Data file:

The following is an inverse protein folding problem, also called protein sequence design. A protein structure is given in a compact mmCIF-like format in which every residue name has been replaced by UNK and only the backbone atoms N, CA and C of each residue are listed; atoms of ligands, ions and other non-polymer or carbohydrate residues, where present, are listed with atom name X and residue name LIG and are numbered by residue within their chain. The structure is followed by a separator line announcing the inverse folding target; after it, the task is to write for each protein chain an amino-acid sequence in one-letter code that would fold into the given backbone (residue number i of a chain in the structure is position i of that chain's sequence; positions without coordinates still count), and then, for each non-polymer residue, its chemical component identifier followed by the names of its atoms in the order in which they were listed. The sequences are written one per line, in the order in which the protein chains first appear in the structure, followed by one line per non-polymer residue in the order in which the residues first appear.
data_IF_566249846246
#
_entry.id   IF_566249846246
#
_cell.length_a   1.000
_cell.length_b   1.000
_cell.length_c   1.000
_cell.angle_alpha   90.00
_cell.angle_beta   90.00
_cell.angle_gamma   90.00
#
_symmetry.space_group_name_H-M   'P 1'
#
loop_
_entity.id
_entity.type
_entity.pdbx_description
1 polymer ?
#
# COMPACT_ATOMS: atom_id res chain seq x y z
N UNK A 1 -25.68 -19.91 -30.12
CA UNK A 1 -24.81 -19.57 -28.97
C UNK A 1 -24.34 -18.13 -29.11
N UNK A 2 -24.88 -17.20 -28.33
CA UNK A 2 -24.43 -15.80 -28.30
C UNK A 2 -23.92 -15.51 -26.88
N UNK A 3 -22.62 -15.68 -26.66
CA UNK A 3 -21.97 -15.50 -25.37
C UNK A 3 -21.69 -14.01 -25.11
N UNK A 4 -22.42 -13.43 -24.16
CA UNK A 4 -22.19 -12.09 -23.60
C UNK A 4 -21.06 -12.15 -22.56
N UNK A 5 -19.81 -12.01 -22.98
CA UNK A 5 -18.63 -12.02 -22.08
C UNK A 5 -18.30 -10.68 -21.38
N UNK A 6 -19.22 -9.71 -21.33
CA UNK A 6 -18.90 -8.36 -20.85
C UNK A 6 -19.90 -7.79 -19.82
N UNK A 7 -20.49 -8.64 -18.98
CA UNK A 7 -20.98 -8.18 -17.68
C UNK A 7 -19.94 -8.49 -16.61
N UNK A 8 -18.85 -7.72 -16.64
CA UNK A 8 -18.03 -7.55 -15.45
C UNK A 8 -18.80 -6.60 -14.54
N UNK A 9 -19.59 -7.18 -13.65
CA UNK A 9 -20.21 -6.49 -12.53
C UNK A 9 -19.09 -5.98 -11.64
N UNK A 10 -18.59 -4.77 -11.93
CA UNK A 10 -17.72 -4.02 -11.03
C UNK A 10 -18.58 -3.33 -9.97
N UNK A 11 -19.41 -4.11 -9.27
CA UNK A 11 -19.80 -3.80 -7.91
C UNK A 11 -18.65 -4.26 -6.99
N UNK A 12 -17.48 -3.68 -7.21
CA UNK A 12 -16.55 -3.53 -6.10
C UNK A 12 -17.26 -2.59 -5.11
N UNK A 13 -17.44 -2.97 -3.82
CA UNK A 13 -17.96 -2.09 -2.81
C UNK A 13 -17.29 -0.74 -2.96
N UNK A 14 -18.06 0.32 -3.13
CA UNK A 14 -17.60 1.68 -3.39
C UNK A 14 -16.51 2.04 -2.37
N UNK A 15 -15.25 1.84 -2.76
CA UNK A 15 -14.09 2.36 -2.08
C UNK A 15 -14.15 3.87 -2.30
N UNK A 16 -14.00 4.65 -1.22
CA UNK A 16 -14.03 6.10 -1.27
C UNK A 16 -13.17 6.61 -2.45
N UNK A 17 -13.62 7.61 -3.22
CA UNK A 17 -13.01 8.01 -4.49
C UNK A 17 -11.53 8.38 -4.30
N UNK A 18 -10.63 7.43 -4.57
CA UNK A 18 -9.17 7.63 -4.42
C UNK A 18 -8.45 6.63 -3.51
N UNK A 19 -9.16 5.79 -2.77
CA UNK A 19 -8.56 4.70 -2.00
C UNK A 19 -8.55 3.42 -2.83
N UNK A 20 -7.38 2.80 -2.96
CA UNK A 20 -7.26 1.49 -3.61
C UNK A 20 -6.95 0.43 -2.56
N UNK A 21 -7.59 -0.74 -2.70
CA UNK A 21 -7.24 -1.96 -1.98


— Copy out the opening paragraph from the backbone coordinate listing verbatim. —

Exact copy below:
The following is an inverse protein folding problem, also called protein sequence design. A protein structure is given in a compact mmCIF-like format in which every residue name has been replaced by UNK and only the backbone atoms N, CA and C of each residue are listed; atoms of ligands, ions and other non-polymer or carbohydrate residues, where present, are listed with atom name X and residue name LIG and are numbered by residue within their chain. The structure is followed by a separator line announcing the inverse folding target; after it, the task is to write for each protein chain an amino-acid sequence in one-letter code that would fold into the given backbone (residue number i of a chain in the structure is position i of that chain's sequence; positions without coordinates still count), and then, for each non-polymer residue, its chemical component identifier followed by the names of its atoms in the order in which they were listed. The sequences are written one per line, in the order in which the protein chains first appear in the structure, followed by one line per non-polymer residue in the order in which the residues first appear.